Raksha Bandhan, also known as Rakhi, is a cherished festival that celebrates the bond of love between siblings. It is an ancient tradition that holds great significance in Indian culture. In this article, we will delve into the fascinating history of Rakhi, tracing its origins and exploring how it has evolved over the centuries. From its historical roots to its modern-day celebration, let us unravel the story behind this timeless festival of love and protection.

1. Ancient Origins: The Roots of Rakhi

Rakhi has its roots in ancient Indian history and mythology. The festival dates back thousands of years and has been mentioned in various scriptures and epics. One popular story revolves around the bond between Lord Krishna and Draupadi, the wife of the Pandavas. When Draupadi tore a piece of her saree to bandage Krishna’s bleeding finger, he promised to protect her in return. This incident is often cited as the earliest instance of the Rakhi tradition.

2. Historical Significance: Rakhi in the Medieval Era

During the medieval era, Rakhi took on a broader significance beyond sibling relationships. It became a symbol of protection and a way to forge alliances. Queens and noblewomen would send Rakhis to neighboring kings and warriors, seeking their support and assurance of safety. This practice helped build strong bonds and fostered unity among kingdoms.

3. Rakhi in Indian History: The Story of Rani Karnavati

The historical significance of Rakhi is exemplified by the story of Rani Karnavati of Mewar. In the 16th century, she sent a Rakhi to Emperor Humayun, seeking his help in defending her kingdom against invasion. Touched by her gesture, Humayun immediately responded and came to her aid. Although he arrived late, his intention to protect her was evident. This incident showcases the power of Rakhi in fostering loyalty and brotherhood.

4. Rakhi in Modern Times: Reinforcing Sibling Bonds

In the present day, Rakhi has evolved into a celebration of sibling love and protection. Brothers and sisters exchange Rakhis, gifts, and heartfelt wishes. The tying of the Rakhi thread symbolizes the sister’s love and care for her brother, while the brother pledges to protect and support his sister throughout her life. Rakhi is a time for families to come together, strengthen their bonds, and create lasting memories.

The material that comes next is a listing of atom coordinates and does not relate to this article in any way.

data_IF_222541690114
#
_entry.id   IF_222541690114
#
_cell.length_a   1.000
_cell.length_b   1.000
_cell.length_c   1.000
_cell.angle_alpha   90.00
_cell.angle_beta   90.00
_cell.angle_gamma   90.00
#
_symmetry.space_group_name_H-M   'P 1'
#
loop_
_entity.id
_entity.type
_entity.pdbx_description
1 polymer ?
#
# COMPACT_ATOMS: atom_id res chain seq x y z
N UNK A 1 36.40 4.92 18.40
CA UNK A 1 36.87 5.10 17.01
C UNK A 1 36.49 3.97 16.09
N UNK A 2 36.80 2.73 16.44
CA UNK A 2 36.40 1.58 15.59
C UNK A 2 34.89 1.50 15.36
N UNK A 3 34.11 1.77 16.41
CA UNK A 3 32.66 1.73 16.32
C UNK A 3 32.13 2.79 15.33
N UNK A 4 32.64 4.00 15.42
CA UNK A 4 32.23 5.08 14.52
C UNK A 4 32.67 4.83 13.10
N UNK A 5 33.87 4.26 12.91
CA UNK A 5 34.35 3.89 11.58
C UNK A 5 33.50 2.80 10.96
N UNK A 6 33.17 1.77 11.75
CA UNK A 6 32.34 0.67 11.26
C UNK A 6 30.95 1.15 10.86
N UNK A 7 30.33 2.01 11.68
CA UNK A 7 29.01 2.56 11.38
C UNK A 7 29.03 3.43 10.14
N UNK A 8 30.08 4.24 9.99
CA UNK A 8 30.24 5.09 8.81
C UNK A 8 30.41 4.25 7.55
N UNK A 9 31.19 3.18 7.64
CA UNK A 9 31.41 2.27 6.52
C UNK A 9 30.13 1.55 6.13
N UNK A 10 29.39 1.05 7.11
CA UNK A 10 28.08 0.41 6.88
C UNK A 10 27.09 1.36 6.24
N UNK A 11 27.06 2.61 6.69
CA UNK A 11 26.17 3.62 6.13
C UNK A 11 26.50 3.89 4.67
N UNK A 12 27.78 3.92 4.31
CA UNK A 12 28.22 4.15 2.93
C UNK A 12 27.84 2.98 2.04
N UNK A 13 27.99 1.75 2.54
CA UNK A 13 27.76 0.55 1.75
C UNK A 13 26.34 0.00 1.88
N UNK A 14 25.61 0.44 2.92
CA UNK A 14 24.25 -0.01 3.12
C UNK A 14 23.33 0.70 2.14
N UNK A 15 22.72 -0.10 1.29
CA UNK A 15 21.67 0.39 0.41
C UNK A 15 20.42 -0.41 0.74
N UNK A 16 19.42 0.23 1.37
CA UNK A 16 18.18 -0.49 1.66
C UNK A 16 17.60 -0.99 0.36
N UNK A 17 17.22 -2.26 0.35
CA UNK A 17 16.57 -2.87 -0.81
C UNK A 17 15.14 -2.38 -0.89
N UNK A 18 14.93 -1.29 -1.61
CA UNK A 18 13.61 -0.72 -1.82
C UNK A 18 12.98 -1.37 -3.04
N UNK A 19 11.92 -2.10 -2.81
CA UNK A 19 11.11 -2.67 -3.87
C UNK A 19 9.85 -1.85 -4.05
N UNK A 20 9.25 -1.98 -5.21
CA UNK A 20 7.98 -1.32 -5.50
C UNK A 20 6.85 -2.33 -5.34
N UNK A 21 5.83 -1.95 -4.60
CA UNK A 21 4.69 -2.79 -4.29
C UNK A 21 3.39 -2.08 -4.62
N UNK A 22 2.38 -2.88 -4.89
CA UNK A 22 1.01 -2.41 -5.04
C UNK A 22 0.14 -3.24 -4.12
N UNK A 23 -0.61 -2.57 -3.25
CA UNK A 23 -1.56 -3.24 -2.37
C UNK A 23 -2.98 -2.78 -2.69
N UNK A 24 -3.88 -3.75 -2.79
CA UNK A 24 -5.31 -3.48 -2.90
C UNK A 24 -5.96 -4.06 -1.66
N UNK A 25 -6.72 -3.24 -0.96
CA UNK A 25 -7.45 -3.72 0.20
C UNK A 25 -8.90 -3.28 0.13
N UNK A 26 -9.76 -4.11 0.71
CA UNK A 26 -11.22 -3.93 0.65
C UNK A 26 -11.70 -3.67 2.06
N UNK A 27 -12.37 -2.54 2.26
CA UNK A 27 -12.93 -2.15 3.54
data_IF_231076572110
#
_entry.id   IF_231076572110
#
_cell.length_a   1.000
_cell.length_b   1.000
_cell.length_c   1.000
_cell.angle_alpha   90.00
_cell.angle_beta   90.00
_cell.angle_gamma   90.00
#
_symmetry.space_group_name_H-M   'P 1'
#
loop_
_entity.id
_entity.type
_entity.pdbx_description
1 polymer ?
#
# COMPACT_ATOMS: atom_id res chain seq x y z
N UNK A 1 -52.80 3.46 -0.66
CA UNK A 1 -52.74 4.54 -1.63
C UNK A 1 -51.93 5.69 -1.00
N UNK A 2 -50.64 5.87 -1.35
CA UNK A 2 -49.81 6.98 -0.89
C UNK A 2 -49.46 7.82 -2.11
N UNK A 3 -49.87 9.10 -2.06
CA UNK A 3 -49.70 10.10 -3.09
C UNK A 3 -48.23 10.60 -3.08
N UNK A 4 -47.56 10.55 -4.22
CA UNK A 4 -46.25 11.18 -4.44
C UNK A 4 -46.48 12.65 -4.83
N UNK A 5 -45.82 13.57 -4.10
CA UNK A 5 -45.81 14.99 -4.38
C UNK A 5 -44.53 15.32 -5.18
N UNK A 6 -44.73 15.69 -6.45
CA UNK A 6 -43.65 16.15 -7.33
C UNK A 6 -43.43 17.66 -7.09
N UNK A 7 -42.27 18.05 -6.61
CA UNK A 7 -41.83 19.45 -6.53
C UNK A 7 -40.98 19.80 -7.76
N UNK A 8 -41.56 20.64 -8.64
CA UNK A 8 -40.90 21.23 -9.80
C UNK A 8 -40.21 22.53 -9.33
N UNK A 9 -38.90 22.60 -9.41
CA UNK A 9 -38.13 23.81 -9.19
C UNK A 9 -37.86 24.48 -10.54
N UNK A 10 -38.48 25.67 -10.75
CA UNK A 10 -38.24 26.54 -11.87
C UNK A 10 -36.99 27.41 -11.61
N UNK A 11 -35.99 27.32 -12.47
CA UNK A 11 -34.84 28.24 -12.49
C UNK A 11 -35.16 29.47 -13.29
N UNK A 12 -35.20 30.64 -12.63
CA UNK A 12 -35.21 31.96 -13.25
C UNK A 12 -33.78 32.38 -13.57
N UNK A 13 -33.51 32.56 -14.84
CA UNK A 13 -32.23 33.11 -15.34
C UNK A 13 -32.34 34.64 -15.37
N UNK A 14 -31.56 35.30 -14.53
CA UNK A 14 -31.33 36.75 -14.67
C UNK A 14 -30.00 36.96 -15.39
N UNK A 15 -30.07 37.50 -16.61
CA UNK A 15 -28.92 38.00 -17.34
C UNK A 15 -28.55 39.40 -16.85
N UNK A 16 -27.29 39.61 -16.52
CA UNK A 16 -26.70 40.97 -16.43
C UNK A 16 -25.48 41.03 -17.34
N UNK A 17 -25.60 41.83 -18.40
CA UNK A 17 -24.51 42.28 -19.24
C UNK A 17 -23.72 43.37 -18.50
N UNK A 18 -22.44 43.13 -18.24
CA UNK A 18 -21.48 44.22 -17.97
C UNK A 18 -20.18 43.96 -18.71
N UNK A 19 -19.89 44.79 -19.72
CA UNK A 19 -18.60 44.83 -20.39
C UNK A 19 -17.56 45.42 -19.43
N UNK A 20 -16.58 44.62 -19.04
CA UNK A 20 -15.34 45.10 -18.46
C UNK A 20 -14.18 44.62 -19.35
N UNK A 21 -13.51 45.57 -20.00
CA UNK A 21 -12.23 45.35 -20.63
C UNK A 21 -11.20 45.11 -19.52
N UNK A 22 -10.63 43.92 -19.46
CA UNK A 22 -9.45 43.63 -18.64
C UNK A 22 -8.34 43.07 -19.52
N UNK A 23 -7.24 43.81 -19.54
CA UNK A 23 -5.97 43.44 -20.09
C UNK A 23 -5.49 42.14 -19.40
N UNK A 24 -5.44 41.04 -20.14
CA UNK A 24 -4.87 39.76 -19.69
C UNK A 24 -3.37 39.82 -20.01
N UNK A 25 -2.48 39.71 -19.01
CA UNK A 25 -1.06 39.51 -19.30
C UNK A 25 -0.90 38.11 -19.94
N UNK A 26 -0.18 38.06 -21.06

5. Rakhi Traditions and Customs: A Festive Affair

Rakhi is not just about tying a thread; it is a celebration filled with traditions and customs. Sisters prepare elaborate Rakhi thalis with Rakhis, sweets, rice, and diya (oil lamp). The ceremony begins with prayers and the sister performing aarti (a ritual of waving a lit diya) around her brother. She then ties the Rakhi on her brother’s wrist, symbolizing the bond of protection. The brother, in turn, showers his sister with blessings and gifts.

6. Rakhi Celebration across India: Regional Variations

Rakhi is celebrated with great enthusiasm and fervor throughout India, albeit with regional variations. In some regions, sisters tie a Rakhi not only to their brothers but also to cousins, friends, and even plants and trees, symbolizing the broader concept of universal love and protection. The festival transcends religious boundaries, with people of different faiths coming together to celebrate the bond of Rakhi.

7. Rakhi in the Digital Age: Rakhi Delivery in India

With the advent of technology, the tradition of Rakhi has embraced the digital age. Sisters now have the option to send Rakhis to their brothers through online Rakhi delivery

 services in India. This convenient option allows siblings to celebrate Rakhi even when they are geographically separated. Online platforms offer a wide range of Rakhis and gift options, making it easier than ever to express love and affection.


Rakhi is a festival deeply rooted in history, mythology, and the essence of sibling love. It has withstood the test of time and continues to be celebrated with great joy and enthusiasm across India. The history of Rakhi showcases its significance in fostering relationships, promoting unity, and reinforcing the bond between siblings. Whether you celebrate Rakhi traditionally or opt for online Rakhi delivery in India, the essence of the festival remains the same – a celebration of love, protection, and the unbreakable bond between brothers and sisters.